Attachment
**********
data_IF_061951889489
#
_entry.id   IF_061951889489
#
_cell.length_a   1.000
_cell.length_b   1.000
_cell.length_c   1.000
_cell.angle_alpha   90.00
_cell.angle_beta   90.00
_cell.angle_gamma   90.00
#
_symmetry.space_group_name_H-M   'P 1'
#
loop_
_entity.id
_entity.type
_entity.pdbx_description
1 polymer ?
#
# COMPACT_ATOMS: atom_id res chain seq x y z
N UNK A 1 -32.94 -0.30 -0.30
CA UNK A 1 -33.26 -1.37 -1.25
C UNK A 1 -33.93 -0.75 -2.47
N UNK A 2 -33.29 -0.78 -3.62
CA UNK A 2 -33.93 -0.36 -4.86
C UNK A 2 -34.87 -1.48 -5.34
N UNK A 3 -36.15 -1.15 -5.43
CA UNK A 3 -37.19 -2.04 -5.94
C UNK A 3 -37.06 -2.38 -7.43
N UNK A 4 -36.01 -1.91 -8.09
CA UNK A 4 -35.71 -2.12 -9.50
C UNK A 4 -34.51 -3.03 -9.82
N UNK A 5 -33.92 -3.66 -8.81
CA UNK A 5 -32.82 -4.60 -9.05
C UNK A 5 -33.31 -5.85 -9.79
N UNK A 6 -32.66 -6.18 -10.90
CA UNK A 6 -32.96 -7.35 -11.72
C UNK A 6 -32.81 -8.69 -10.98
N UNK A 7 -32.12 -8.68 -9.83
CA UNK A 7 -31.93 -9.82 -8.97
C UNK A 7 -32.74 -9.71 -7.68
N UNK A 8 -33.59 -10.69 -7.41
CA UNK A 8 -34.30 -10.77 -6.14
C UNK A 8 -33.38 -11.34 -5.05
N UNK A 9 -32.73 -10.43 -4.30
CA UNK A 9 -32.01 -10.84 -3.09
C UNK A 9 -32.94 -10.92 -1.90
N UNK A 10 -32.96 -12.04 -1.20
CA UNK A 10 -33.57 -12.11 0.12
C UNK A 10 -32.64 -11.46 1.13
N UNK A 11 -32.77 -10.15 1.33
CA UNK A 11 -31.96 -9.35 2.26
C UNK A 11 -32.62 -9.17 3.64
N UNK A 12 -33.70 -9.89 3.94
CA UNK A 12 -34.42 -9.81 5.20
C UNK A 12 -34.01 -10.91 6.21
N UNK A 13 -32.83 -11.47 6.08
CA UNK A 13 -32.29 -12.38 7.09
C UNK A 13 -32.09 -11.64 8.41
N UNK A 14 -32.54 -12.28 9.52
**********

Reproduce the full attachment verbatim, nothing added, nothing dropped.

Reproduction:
data_IF_061951889489
#
_entry.id   IF_061951889489
#
_cell.length_a   1.000
_cell.length_b   1.000
_cell.length_c   1.000
_cell.angle_alpha   90.00
_cell.angle_beta   90.00
_cell.angle_gamma   90.00
#
_symmetry.space_group_name_H-M   'P 1'
#
loop_
_entity.id
_entity.type
_entity.pdbx_description
1 polymer ?
#
# COMPACT_ATOMS: atom_id res chain seq x y z
N UNK A 1 -32.94 -0.30 -0.30
CA UNK A 1 -33.26 -1.37 -1.25
C UNK A 1 -33.93 -0.75 -2.47
N UNK A 2 -33.29 -0.78 -3.62
CA UNK A 2 -33.93 -0.36 -4.86
C UNK A 2 -34.87 -1.48 -5.34
N UNK A 3 -36.15 -1.15 -5.43
CA UNK A 3 -37.19 -2.04 -5.94
C UNK A 3 -37.06 -2.38 -7.43
N UNK A 4 -36.01 -1.91 -8.09
CA UNK A 4 -35.71 -2.12 -9.50
C UNK A 4 -34.51 -3.03 -9.82
N UNK A 5 -33.92 -3.66 -8.81
CA UNK A 5 -32.82 -4.60 -9.05
C UNK A 5 -33.31 -5.85 -9.79
N UNK A 6 -32.66 -6.18 -10.90
CA UNK A 6 -32.96 -7.35 -11.72
C UNK A 6 -32.81 -8.69 -10.98
N UNK A 7 -32.12 -8.68 -9.83
CA UNK A 7 -31.93 -9.82 -8.97
C UNK A 7 -32.74 -9.71 -7.68
N UNK A 8 -33.59 -10.69 -7.41
CA UNK A 8 -34.30 -10.77 -6.14
C UNK A 8 -33.38 -11.34 -5.05
N UNK A 9 -32.73 -10.43 -4.30
CA UNK A 9 -32.01 -10.84 -3.09
C UNK A 9 -32.94 -10.92 -1.90
N UNK A 10 -32.96 -12.04 -1.20
CA UNK A 10 -33.57 -12.11 0.12
C UNK A 10 -32.64 -11.46 1.13
N UNK A 11 -32.77 -10.15 1.33
CA UNK A 11 -31.96 -9.35 2.26
C UNK A 11 -32.62 -9.17 3.64
N UNK A 12 -33.70 -9.89 3.94
CA UNK A 12 -34.42 -9.81 5.20
C UNK A 12 -34.01 -10.91 6.21
N UNK A 13 -32.83 -11.47 6.08
CA UNK A 13 -32.29 -12.38 7.09
C UNK A 13 -32.09 -11.64 8.41
N UNK A 14 -32.54 -12.28 9.52